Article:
MCI and Sprint are determined to match AT&T service for service. MCI sold 20% of its shares to British Telecommunications Ltd. in 1994 to finance its own diversification plans. Its first move: spending $2 billion for 13.5% of Rupert Murdoch's News Corp. MCI then went out and bid $682 million in January for a license to launch its own DBS service, which it will build in partnership with News Corp. The company recently spent a total of $1.2 billion on a cellular phone reseller and a computer systems integrator and teamed with Microsoft Corp. to develop new Internet services.

Sprint, meanwhile, is building one of the nation's largest wireless calling networks using the new personal communications services (PCS) technology. PCS works much the same as cellular, delivering calls over radio waves, but is all-digital and cheaper to run. Sprint's partners in the venture: three of the largest U.S. cable operators, reach a total of 39 million households.

All these supercarrier visions will come to naught, though, if the long-distance companies don't grab local customers before the local companies grab theirs. This is where the long-distance companies face the biggest risks. It will take two or three years and huge investments to make the local connections, while local phone companies--once they get the nod from the Federal Communications Commission--can move into long distance without having to spend much at all. The reason: Those long-distance networks crisscrossing the nation have lots of excess capacity available to resellers. This has already forged a lucrative business for hundreds of long-distance small fry that buy service from the Big Three at discounts of 40% or more and resell it to consumers at a profit.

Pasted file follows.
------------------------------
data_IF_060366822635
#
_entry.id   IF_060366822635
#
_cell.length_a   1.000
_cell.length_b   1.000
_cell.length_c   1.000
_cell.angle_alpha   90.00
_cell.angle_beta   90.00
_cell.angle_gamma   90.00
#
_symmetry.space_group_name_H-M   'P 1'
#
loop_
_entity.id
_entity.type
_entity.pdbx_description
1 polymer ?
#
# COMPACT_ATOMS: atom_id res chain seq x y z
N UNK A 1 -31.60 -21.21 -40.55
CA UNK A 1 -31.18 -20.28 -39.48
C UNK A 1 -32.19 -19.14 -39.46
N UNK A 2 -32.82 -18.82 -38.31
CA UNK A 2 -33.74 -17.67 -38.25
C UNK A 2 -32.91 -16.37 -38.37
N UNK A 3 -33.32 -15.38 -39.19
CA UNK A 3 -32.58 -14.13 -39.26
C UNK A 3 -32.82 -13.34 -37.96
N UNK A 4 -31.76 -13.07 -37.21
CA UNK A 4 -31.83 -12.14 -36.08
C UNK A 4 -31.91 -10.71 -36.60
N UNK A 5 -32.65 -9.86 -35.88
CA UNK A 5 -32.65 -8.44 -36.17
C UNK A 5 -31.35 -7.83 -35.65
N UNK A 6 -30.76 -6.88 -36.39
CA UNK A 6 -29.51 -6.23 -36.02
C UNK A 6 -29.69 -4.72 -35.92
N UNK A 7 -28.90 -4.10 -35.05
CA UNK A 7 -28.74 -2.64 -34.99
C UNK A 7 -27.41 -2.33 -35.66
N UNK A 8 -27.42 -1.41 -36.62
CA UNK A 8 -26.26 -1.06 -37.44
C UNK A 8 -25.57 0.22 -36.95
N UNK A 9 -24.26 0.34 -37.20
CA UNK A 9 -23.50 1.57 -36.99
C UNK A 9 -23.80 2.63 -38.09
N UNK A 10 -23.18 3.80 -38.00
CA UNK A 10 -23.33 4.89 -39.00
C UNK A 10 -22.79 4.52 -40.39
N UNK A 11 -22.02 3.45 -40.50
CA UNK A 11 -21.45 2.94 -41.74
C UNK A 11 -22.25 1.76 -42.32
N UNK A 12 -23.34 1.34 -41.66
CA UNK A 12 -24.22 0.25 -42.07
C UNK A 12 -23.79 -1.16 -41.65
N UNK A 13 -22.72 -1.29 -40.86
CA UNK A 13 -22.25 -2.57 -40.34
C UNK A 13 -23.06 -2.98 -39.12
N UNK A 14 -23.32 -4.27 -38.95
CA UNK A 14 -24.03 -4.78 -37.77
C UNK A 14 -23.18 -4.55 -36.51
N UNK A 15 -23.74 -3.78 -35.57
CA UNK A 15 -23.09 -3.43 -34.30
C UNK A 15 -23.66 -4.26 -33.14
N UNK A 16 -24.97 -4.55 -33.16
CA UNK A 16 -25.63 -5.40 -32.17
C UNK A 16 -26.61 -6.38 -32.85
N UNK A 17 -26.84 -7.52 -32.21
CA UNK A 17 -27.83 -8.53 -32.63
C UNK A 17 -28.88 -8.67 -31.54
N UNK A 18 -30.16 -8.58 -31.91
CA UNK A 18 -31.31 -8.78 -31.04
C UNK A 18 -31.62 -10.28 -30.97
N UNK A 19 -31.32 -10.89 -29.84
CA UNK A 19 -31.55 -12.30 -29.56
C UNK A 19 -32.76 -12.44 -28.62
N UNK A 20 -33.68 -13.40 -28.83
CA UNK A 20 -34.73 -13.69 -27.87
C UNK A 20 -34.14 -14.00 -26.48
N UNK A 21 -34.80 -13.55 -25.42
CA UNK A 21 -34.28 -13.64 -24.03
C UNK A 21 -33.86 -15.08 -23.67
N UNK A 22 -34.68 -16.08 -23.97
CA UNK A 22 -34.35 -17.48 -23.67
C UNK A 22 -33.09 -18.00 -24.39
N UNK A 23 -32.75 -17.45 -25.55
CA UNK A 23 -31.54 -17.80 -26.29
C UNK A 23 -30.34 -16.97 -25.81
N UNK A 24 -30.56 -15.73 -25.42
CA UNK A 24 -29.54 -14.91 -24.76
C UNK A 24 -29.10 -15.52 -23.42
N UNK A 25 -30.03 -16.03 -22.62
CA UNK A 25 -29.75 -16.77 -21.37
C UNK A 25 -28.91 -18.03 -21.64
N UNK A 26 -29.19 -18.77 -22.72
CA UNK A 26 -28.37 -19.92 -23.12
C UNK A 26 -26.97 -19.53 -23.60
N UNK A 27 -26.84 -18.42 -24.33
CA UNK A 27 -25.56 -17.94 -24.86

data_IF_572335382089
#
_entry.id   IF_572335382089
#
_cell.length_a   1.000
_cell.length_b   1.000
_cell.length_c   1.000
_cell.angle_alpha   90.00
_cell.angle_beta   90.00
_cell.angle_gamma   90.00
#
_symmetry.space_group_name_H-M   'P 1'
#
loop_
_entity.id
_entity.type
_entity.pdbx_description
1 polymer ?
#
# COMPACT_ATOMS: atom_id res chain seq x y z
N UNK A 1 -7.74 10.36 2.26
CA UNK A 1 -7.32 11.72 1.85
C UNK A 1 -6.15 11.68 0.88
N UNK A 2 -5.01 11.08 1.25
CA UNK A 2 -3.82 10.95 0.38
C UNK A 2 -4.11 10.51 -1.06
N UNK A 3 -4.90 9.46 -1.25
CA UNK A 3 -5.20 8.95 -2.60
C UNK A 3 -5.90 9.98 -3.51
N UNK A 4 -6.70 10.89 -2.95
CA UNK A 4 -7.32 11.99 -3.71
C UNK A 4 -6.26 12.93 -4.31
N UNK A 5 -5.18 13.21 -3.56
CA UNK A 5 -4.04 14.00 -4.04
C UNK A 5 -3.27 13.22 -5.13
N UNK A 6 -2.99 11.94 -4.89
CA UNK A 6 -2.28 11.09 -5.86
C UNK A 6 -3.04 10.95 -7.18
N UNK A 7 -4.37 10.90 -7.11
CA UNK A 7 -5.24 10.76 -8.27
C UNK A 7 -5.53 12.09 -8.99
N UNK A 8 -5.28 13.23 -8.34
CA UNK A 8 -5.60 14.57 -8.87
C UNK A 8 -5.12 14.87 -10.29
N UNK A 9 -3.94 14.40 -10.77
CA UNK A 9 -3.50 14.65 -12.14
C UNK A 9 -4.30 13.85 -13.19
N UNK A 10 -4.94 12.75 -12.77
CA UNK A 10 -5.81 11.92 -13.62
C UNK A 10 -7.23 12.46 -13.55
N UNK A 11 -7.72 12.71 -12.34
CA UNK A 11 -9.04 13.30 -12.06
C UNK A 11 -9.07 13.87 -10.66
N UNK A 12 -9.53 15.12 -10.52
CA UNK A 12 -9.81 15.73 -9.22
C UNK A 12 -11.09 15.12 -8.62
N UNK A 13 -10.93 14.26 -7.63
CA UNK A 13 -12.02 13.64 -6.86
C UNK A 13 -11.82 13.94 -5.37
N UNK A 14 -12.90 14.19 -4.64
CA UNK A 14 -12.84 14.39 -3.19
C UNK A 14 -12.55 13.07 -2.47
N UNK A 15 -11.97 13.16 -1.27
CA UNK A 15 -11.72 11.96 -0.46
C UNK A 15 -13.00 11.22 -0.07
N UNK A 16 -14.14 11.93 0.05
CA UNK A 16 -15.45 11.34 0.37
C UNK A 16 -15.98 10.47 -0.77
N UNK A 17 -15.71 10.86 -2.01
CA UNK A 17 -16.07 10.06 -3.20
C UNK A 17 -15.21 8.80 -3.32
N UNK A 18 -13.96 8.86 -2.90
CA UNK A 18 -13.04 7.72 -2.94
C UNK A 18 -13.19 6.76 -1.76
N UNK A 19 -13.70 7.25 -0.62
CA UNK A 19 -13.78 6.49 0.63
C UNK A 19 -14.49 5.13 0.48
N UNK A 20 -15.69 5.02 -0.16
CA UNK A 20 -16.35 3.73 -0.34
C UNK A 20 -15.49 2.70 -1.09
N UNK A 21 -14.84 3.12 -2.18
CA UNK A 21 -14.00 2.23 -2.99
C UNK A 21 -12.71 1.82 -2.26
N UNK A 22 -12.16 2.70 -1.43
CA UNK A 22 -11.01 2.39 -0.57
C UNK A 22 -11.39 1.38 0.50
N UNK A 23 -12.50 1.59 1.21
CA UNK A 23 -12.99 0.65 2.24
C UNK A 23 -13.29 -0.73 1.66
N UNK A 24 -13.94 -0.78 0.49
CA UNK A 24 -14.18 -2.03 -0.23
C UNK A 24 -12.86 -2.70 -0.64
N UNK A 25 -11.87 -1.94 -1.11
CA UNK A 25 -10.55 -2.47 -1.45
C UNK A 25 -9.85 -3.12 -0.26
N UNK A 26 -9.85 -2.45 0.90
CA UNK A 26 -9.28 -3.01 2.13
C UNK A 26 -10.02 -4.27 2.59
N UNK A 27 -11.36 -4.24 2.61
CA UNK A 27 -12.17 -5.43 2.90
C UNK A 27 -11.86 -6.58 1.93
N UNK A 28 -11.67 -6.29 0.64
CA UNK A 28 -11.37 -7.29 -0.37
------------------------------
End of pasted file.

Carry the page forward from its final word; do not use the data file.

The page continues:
Reselling is how the Bells will get into long distance--and how the long-distance companies will get their start in local service, too. But there's a critical difference. Because there is only one network per region, there is less excess capacity. As a result, the Bells are arguing for a resale discount--which will be set by the FCC--of around 5%. "The law couldn't be more lopsided," says analyst Scott Cleland of the Washington Research Group. "The telephone companies get to resell long distance at a 30% to 60% discount, while the long-distance carriers can expect no more than a 5% to 20% discount."